The NHL Overtime Loser Point is For Losers
The point awarded to teams after losing a game in overtime may keep more clubs in the playoff hunt, but it also lessens the quality of the regular season.
Kirby Lee-USA TODAY Sports
As of Thursday morning, 26 of 30 teams in the NHL are at the league's version of .500, which is a mangled, bastardized version of the term .500. Because the NHL rewards teams one point for not losing after 60 minutes, only Colorado, Arizona, Winnipeg and Buffalo have fewer points than games played.
There is one obvious reason for this—the loser point, which has eroded the quality of hockey from the inside.
A tie game with five or 10 minutes to go in the third period should be exciting; instead, teams play it safe because they dare not lose that free point that comes from making it through regulation without losing.
If you don't think teams have that mindset, listen to St. Louis Blues coach Ken Hitchcock, who will move into third place on the all-time wins list with three more victories.
"I like when you are playing all out, all the way," Hitchcock told the Boston Globe. "But I've got to tell you as a coach, if there's five minutes left in the game, and it's tied, I'm not necessarily thinking about winning it. I want at least a point. A lot of coaches think like that. We have to think like that. Because to get zero points in a tie game with 10 minutes left is devastating.
"If you can put more value in it, I am all for it. But to me, right now when there's 10 minutes left in a hockey game I want that one point, at least. I've got to have it. That's how you get in the playoffs."
Imagine this in football. It's 17-17, 45 seconds to play. A team has the ball on its own 25 with three timeouts remaining. Instead of running the hurry-up offense, they take three knees to get to overtime to get a loser point. Or maybe there's three minutes to go, and your rookie quarterback has been shaky, and you decide you're playing for one first down to get to overtime.
You'd hate that league.
How can we fix this? There are two options.
1. The 3-2-1 points system. You've heard it a million times, and people love it—three points for a 60-minute victory, two points for an overtime/shootout victory, one point for losing after regulation. The concept is simple: if teams know there's a third point on the line, a reward for winning in regulation that is greater than the reward for winning after regulation, their feet will remain on the gas until the third period horn sounds.
This sounds like a wonderful idea, except for the fact it would be even worse than the current system.
Think about how conservatively teams play when they're tied in the third period because they don't want to let one point slip away; now think about how much tighter to the vest teams would play if they knew one mistake would result in a three-point swing instead of a two-point swing.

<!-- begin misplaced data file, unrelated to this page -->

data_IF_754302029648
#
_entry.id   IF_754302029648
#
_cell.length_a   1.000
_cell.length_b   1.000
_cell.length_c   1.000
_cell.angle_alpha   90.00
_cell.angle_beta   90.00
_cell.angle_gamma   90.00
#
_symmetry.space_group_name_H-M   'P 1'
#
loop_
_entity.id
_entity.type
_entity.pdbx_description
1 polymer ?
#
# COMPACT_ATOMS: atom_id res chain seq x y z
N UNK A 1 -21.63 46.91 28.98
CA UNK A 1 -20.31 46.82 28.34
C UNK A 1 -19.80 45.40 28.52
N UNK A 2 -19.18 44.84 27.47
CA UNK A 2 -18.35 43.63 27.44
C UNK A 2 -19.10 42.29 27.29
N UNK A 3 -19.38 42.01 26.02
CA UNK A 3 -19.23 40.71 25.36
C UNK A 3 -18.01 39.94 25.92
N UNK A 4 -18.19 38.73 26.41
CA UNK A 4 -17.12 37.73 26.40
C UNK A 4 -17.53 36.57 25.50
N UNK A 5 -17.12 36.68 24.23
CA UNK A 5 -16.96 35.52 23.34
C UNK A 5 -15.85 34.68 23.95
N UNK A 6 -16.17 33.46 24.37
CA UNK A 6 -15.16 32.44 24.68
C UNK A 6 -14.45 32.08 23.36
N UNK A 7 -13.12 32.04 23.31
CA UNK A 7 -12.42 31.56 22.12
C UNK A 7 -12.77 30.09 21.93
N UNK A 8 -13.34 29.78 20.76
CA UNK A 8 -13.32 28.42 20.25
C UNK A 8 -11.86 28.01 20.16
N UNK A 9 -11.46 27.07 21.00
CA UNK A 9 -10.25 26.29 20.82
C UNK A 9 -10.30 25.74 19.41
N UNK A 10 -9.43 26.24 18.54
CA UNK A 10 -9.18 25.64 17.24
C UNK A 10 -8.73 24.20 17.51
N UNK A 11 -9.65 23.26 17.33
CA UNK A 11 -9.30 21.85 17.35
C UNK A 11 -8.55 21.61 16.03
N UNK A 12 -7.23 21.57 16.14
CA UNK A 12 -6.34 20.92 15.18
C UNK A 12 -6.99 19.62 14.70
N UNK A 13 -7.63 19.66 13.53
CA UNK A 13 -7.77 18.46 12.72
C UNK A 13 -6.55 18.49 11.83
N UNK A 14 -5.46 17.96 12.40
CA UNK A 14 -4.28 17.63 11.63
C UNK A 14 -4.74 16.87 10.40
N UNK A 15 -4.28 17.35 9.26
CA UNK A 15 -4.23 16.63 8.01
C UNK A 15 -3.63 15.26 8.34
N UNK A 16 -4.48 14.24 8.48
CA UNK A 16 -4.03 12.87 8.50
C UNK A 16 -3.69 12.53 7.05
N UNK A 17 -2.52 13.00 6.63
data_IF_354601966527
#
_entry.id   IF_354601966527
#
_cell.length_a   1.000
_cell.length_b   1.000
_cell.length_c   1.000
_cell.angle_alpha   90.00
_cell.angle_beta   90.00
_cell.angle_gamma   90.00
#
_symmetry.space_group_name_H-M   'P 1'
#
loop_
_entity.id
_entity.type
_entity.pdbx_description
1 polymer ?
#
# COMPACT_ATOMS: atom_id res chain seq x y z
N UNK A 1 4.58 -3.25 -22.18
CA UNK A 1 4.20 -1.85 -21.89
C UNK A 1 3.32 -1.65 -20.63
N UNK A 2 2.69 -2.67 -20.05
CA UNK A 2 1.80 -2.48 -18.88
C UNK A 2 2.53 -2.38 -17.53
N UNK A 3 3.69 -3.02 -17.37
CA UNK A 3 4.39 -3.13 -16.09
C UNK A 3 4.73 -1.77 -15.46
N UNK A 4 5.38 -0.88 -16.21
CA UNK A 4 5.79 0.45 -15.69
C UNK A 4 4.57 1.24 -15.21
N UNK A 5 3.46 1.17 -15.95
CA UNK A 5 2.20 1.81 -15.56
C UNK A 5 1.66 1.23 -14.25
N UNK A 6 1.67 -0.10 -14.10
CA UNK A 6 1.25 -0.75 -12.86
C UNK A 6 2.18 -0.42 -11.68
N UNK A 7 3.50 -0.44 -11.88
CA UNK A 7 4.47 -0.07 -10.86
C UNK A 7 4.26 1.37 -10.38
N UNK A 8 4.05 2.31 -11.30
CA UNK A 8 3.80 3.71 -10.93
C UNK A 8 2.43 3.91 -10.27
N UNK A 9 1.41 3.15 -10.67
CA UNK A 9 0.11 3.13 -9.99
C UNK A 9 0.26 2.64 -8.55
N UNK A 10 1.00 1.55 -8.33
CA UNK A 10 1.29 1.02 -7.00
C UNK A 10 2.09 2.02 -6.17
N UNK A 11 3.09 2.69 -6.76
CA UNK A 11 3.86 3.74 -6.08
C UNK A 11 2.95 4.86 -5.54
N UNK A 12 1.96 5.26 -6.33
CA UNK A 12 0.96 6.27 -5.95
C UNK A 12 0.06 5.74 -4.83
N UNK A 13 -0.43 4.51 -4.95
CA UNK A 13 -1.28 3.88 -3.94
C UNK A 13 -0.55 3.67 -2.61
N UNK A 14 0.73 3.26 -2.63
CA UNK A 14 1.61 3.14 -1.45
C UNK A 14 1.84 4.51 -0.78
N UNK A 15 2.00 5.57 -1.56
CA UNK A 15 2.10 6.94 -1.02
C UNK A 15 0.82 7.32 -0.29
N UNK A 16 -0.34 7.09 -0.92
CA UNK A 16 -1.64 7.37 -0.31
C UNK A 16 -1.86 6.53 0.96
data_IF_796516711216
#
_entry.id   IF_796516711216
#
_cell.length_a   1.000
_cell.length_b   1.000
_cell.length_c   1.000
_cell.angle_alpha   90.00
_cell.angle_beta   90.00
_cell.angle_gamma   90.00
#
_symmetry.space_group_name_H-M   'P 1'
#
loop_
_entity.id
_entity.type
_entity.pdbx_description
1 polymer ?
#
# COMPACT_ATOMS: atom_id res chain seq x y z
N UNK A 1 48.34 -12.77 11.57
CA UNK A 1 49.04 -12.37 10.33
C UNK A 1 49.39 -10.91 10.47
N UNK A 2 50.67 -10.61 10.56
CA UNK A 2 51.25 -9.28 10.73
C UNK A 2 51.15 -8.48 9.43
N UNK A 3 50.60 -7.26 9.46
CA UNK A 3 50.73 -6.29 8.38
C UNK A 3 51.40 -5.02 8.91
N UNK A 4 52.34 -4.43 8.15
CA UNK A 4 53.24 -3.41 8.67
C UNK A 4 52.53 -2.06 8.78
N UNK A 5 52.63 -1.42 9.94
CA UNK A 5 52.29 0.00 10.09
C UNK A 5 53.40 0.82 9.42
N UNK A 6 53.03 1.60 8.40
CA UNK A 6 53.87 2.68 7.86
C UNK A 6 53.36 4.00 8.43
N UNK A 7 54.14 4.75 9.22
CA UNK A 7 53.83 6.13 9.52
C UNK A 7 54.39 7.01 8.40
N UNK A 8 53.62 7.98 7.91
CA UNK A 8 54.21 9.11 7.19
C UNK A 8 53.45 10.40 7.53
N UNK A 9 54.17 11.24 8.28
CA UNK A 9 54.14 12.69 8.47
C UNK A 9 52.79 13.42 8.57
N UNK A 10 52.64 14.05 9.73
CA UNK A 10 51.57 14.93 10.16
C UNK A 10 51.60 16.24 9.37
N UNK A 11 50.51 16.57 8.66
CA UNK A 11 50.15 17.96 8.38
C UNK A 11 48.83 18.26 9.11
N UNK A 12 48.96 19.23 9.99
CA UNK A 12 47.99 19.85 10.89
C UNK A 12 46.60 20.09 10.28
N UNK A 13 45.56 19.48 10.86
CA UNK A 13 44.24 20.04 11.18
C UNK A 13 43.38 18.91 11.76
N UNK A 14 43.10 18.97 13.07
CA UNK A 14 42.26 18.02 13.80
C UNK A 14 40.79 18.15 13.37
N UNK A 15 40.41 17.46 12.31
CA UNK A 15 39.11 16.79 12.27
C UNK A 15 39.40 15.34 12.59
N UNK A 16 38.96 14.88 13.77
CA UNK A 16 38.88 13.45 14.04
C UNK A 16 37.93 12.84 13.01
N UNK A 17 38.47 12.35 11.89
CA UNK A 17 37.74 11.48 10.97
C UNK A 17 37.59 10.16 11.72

The 3-2-1 system would suck the life out of any divisional matchups and most intra-conference games. If the Montreal Canadiens and Bruins have 69 points and are tied 2-2 with four minutes to go, there's no way their coaches will risk a scenario that leaves them three points back in the standings at game's end. They'll coast to overtime, where the worst-case scenario becomes falling behind 71-70 in the standings.
The NHL's loser point exists solely to keep bad teams closer to the playoffs for a longer period of time. This appeals to owners who want fans coming to their arenas, and also to coaches who are almost universally conservative. For the second group, the fear of giving away three points would supersede the thrill of capturing three points.
So if not the 3-2-1 system, what's the answer?
2. The 2-0 system. This is a pretty wild idea, so feel free to re-read this as often as necessary. I lack a degree in mathematics or statistical probability, so maybe my computations won't make sense. Hit me up on Twitter if none of this is clear. OK? Here goes.
The team that wins in regulation or overtime gets two points; the team that loses in regulation or overtime gets zero points. There is no shootout.
To further simplify, one team gets a win, one team gets a loss.
It's radical, I know, but I've seen this win-loss thing work in the NBA, MLB and NFL for decades, and they are the three most popular sports leagues in North America. Maybe someone at the NHL can work directly with the other leagues to learn how the win-loss idea works.
The principle is simple—when the consequences are all or nothing, you have nothing to lose by going all out for the win, which in turn creates the most exciting possible version of the sport. Some historians say the NHL used this format to some success in the past, but the old league scrolls have been lost to time, which means this way of deciding games is merely the stuff of legends.
Oh right, ties. You probably want to know about ties.
They're negotiable. We can either play 3-on-3 overtime until someone scores, or call it a tie after five minutes and give each team one point. The former creates edge-of-your-seat hockey; the latter can lead to conservative play in overtime. So give me 3-on-3 overtime, with all its flaws. As long as a third point isn't being awarded for not losing in regulation, we can talk about anything as a solution.
It's also odd how everyone agrees the product is better in the playoffs, when there is no loser point, yet the NHL uses that same point to practically sabotage its product during the six months before the postseason. Using a 2-0 system won't cause regular season games to feel like playoff games, but it will make the first 82 games more interesting. And that should be hockey's goal.
Instead, we're stuck with a system that allows Buffalo Sabres ownership to tell fans they are a .500 club if they beat the Detroit Red Wings on Friday. What's the point in that?
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